The Diocesan Museum of Sacred Art of Alava was opened in 1999. Located in the girola of the Cathedral of Mary Immaculate, also called New Cathedral of Vitoria-Gasteiz. Its origins have to remount the early twentieth century, when it starts to gather in the Episcopal Palace the first pieces of the collection.
The Diocesan Museum of Sacred Art of Alava protects, studies and exposes the religious heritage of the Diocese of Alava
After having several locations, finally in 1997 the Diocese of Vitoria and Alava Regional Council agreed to create the Diocesan Museum of Sacred Art and to place definitively in the girola of the Cathedral of the Immaculate Conception in Vitoria-Gasteiz, opening its doors to the public in 1999.
The collection of the Diocesan Museum of Sacred Art of Alava comes mostly from the Provincial Council of Alava, the Bishopric of Vitoria and the churches of the diocese.
The collection is exhibited in six sections distributed in chronological order and denominated a function of the materials and techniques used.
These sections are listed as the Stone, the Trunk, the Liturgy of the Table, that of Canvas and Silver.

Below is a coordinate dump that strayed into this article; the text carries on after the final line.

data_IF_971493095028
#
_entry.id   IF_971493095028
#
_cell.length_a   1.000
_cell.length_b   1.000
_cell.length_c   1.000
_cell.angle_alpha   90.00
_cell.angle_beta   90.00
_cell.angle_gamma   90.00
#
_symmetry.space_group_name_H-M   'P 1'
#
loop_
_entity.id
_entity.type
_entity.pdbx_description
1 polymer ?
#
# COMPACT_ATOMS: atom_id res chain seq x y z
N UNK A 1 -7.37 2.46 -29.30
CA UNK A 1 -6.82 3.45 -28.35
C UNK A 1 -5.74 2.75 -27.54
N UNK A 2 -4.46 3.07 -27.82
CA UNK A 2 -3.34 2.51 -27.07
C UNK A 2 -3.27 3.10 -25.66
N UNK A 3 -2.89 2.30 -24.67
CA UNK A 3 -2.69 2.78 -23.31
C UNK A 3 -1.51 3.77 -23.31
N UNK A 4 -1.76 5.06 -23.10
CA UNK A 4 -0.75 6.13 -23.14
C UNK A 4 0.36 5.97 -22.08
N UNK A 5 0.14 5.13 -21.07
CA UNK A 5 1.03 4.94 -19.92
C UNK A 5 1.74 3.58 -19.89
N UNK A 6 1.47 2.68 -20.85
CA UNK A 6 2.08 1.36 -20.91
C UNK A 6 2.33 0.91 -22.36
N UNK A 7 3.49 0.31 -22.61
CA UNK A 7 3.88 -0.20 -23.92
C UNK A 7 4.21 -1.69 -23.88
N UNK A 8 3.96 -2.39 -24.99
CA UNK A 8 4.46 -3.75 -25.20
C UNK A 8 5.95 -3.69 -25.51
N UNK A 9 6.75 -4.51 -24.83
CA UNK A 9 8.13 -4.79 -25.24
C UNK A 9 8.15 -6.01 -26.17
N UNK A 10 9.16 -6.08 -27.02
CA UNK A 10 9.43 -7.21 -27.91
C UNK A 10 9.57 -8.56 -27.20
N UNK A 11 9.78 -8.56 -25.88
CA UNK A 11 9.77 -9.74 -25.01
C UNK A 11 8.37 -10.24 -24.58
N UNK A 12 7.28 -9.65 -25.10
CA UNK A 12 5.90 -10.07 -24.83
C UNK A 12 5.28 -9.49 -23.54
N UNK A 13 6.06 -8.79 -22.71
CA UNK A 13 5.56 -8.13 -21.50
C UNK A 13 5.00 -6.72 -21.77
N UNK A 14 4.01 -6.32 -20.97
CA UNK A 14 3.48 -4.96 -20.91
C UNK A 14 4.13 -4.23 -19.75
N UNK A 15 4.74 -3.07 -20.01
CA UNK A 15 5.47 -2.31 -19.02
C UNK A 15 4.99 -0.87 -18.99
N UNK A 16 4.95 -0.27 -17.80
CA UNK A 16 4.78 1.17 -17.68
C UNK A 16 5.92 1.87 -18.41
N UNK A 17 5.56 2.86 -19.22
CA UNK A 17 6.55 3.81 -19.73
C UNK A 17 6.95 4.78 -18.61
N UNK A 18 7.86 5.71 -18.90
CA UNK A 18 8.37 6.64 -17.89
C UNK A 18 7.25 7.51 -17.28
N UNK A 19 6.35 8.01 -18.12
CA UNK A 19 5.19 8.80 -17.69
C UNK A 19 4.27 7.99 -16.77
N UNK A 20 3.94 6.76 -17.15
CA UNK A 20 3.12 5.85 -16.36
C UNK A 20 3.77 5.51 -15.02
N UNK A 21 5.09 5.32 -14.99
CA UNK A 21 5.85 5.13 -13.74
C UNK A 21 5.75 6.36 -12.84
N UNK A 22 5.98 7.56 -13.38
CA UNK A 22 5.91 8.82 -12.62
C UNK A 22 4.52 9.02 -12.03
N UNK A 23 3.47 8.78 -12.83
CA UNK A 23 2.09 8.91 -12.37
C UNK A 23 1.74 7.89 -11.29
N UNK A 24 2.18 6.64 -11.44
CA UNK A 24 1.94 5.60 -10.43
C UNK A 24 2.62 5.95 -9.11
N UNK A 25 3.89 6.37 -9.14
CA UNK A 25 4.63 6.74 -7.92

- The Stone section corresponds to rooms 1 and 2, where the visitor sees Preromanesque and Romanesque sculptures ranging from the V century to the thirteenth century. Also here you can see stelae, altars, tombs, corbels, capitals and windows among others.
- In the section of Trunk corresponds to the halls 3 and 4 where the visitor sees pieces of imagery carved from wood logs ranging from Romanesque to Baroque. Mainly are representations of the Virgin with the Child, Christ Crucified and Saints.
- In the section corresponding to the Liturgy in the hall 5, the visitor sees the recreation of a place of worship with their most representative components.
- In the section of the Table corresponds to the halls 6 and 7, where the visitor sees works medieval and Renaissance, essentially oil paintings with special dedication to flamenco and to autochthonous mainly of the sixteenth century.
- In the section on Canvas corresponds to the halls 8 and 9 where the visitor sees mainly Baroque painting but also find painting of late Renaissance as “The San Francisco meditating on his knees” by El Greco.
- In the section of the Silver corresponds to rooms 10 and 11 where the visitor sees religious jewelry ranging from the thirteenth to the twentieth century as chalices, goblets, processional crosses, monstrance, pyxes and reliquaries and other artworks.
The visit to the Diocesan Museum of Sacred Art of Alava can be made throughout the year except Mondays the museum will remain closed.
More information on the Diocesan Museum of Sacred Art of Alava in alava.net
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